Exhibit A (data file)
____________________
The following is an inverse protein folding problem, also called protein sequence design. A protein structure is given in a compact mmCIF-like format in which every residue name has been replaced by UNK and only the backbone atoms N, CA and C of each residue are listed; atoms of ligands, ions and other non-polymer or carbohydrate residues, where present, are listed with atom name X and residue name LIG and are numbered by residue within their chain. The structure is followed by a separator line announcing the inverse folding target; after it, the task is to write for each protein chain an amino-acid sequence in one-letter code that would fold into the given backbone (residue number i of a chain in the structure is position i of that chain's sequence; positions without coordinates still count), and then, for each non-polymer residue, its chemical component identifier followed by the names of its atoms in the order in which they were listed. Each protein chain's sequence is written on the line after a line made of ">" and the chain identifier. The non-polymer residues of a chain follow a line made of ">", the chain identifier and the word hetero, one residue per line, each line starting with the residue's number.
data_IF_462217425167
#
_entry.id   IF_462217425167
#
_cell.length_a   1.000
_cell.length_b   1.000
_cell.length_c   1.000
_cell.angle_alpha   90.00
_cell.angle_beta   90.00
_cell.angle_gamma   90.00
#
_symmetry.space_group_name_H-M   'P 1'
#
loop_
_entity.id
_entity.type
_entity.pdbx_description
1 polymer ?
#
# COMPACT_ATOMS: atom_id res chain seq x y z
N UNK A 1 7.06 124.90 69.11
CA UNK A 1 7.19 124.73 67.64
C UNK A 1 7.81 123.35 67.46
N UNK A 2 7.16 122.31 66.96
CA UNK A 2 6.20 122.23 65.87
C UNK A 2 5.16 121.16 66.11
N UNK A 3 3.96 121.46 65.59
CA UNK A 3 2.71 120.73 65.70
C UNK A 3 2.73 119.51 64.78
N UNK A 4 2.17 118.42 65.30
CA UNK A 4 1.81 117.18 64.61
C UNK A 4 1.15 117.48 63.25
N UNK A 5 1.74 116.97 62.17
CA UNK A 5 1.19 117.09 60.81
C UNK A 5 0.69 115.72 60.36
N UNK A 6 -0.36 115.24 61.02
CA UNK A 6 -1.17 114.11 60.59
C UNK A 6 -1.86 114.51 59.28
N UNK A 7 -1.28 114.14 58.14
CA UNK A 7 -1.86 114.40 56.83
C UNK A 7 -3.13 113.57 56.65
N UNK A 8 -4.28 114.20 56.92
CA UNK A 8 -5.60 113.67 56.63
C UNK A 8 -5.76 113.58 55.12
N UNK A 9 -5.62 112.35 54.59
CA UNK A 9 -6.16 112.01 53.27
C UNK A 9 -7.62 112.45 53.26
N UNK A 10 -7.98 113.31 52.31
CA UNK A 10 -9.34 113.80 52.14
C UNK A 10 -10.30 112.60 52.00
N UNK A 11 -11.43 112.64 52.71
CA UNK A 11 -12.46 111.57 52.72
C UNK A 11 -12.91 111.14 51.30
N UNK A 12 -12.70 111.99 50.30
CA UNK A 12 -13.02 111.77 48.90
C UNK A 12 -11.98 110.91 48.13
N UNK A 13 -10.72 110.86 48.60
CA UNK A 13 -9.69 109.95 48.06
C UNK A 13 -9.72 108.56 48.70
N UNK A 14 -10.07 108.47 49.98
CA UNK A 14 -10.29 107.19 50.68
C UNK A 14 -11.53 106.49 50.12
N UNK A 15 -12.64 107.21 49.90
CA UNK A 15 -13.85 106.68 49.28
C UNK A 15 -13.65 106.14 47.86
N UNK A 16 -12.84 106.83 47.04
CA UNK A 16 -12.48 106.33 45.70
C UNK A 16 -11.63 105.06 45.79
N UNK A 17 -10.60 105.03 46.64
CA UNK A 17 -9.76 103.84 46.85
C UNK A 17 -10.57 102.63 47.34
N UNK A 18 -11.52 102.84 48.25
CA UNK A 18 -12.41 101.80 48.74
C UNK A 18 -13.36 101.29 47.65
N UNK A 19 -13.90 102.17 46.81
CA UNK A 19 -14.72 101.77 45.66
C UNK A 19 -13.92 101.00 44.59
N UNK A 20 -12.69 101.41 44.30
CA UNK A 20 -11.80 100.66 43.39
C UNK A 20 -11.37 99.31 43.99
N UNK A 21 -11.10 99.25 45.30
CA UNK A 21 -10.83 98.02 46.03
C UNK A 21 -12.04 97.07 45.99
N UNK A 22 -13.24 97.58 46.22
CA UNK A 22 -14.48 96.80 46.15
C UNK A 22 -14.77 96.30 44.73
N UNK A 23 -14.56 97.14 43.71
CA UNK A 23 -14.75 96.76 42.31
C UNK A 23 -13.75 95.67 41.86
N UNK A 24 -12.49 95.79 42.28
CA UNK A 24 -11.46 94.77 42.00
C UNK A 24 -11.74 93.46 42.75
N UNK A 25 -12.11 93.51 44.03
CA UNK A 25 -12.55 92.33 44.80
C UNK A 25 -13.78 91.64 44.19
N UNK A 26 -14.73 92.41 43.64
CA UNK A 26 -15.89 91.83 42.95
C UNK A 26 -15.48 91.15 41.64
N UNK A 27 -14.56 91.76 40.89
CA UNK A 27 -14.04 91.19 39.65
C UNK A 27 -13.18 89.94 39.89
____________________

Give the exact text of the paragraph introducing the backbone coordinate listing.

The following is an inverse protein folding problem, also called protein sequence design. A protein structure is given in a compact mmCIF-like format in which every residue name has been replaced by UNK and only the backbone atoms N, CA and C of each residue are listed; atoms of ligands, ions and other non-polymer or carbohydrate residues, where present, are listed with atom name X and residue name LIG and are numbered by residue within their chain. The structure is followed by a separator line announcing the inverse folding target; after it, the task is to write for each protein chain an amino-acid sequence in one-letter code that would fold into the given backbone (residue number i of a chain in the structure is position i of that chain's sequence; positions without coordinates still count), and then, for each non-polymer residue, its chemical component identifier followed by the names of its atoms in the order in which they were listed. Each protein chain's sequence is written on the line after a line made of ">" and the chain identifier. The non-polymer residues of a chain follow a line made of ">", the chain identifier and the word hetero, one residue per line, each line starting with the residue's number.